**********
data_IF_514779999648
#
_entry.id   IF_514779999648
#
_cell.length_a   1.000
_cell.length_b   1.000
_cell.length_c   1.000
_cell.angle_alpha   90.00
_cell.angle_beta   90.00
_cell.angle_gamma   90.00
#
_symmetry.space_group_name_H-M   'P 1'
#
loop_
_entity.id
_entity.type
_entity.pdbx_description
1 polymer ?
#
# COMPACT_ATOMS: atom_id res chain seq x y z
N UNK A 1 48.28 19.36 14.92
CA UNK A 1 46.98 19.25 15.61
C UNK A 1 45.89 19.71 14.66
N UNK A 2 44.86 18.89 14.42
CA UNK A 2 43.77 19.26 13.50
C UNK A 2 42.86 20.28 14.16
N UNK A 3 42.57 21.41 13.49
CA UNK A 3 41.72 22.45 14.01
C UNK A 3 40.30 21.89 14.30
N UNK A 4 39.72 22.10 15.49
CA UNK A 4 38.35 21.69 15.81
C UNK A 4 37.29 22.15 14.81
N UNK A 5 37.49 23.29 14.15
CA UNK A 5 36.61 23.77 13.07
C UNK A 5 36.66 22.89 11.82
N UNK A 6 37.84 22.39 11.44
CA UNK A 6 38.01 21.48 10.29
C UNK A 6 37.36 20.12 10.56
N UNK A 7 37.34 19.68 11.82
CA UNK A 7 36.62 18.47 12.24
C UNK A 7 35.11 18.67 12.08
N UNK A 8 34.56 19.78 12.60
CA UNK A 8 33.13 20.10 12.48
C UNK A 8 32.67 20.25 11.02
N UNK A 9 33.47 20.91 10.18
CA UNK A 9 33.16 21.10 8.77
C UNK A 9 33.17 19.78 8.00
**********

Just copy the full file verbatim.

data_IF_514779999648
#
_entry.id   IF_514779999648
#
_cell.length_a   1.000
_cell.length_b   1.000
_cell.length_c   1.000
_cell.angle_alpha   90.00
_cell.angle_beta   90.00
_cell.angle_gamma   90.00
#
_symmetry.space_group_name_H-M   'P 1'
#
loop_
_entity.id
_entity.type
_entity.pdbx_description
1 polymer ?
#
# COMPACT_ATOMS: atom_id res chain seq x y z
N UNK A 1 48.28 19.36 14.92
CA UNK A 1 46.98 19.25 15.61
C UNK A 1 45.89 19.71 14.66
N UNK A 2 44.86 18.89 14.42
CA UNK A 2 43.77 19.26 13.50
C UNK A 2 42.86 20.28 14.16
N UNK A 3 42.57 21.41 13.49
CA UNK A 3 41.72 22.45 14.01
C UNK A 3 40.30 21.89 14.30
N UNK A 4 39.72 22.10 15.49
CA UNK A 4 38.35 21.69 15.81
C UNK A 4 37.29 22.15 14.81
N UNK A 5 37.49 23.29 14.15
CA UNK A 5 36.61 23.77 13.07
C UNK A 5 36.66 22.89 11.82
N UNK A 6 37.84 22.39 11.44
CA UNK A 6 38.01 21.48 10.29
C UNK A 6 37.36 20.12 10.56
N UNK A 7 37.34 19.68 11.82
CA UNK A 7 36.62 18.47 12.24
C UNK A 7 35.11 18.67 12.08
N UNK A 8 34.56 19.78 12.60
CA UNK A 8 33.13 20.10 12.48
C UNK A 8 32.67 20.25 11.02
N UNK A 9 33.47 20.91 10.18
CA UNK A 9 33.16 21.10 8.77
C UNK A 9 33.17 19.78 8.00